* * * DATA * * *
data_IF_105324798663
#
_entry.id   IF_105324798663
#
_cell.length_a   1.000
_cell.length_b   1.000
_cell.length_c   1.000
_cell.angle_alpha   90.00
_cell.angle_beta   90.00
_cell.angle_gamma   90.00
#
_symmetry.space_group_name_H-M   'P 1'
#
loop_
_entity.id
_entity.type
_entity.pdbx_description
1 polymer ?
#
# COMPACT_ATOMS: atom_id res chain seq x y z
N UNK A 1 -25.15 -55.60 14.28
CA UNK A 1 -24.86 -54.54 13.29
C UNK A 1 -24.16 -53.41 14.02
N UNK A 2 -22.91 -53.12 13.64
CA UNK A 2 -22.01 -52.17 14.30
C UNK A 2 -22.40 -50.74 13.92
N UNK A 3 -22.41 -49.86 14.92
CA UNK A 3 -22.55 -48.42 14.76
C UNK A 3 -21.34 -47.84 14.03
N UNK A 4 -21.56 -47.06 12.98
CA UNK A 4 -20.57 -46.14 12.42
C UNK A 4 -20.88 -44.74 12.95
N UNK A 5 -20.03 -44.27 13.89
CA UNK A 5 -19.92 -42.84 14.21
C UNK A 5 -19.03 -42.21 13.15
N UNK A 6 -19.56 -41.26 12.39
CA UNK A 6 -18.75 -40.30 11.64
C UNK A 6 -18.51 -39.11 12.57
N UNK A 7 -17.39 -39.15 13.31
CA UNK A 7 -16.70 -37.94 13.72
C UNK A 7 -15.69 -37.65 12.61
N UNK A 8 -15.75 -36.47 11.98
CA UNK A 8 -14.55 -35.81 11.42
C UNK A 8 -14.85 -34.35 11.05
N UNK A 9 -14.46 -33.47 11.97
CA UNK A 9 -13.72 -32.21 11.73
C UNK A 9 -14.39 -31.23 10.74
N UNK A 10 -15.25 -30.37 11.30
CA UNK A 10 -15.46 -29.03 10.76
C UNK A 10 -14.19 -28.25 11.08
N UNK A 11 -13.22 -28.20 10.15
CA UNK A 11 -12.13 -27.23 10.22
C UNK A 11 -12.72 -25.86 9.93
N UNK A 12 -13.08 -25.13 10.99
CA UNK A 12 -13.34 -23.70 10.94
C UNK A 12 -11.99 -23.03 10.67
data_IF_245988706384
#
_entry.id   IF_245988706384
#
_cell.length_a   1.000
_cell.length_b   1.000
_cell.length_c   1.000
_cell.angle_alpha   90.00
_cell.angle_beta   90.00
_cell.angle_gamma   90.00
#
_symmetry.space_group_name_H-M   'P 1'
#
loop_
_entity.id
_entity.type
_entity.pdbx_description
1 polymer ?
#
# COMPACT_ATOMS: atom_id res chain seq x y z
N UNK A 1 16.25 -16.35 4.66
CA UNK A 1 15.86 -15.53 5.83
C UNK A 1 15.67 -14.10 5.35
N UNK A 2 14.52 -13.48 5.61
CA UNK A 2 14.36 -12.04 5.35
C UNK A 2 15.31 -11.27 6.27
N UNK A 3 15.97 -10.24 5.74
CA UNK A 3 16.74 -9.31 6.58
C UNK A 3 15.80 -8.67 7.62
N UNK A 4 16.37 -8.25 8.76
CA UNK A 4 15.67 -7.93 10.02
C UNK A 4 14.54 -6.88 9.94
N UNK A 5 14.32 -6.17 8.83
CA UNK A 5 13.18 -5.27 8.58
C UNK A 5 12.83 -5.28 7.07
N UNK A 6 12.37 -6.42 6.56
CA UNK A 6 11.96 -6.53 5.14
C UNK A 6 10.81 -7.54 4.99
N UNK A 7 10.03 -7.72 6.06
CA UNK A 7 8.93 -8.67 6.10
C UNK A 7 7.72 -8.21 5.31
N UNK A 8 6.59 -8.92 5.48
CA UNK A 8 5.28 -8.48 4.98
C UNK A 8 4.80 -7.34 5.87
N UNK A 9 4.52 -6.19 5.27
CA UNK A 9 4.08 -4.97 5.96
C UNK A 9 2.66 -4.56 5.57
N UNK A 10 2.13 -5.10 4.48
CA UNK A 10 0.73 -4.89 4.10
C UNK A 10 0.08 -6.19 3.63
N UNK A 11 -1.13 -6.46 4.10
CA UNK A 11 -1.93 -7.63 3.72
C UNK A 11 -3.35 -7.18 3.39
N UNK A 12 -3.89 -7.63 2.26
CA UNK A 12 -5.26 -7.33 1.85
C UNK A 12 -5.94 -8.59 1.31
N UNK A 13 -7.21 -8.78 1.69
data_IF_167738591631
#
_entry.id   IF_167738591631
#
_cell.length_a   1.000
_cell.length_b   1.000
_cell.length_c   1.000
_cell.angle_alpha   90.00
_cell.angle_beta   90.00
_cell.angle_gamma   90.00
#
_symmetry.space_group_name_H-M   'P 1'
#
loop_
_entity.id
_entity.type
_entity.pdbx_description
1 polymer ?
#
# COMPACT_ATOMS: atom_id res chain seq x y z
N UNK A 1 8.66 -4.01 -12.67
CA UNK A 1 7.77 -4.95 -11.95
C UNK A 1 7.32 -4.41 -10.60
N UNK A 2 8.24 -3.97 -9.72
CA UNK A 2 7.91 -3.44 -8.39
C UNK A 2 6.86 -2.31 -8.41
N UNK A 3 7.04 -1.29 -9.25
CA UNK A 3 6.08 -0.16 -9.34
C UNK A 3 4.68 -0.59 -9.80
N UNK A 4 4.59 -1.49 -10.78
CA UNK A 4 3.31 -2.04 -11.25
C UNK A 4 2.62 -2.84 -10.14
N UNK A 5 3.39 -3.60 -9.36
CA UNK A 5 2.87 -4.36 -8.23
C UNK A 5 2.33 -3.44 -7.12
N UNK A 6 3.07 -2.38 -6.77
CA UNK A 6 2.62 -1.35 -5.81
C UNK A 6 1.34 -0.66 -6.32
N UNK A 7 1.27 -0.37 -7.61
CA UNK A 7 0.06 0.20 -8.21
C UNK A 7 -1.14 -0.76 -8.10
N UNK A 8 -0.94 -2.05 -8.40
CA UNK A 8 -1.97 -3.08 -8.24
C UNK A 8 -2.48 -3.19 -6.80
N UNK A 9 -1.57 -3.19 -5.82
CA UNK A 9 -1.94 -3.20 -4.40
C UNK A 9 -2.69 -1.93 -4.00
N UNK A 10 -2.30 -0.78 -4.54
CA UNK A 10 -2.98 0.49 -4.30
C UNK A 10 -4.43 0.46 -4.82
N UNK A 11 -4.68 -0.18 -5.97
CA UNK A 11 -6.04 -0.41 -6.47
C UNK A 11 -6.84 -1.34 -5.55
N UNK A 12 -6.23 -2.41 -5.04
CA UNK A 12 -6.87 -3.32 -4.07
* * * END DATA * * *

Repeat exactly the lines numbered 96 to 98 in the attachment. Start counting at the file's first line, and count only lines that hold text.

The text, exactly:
CA UNK A 7 8.93 -8.67 6.10
C UNK A 7 7.72 -8.21 5.31
N UNK A 8 6.59 -8.92 5.48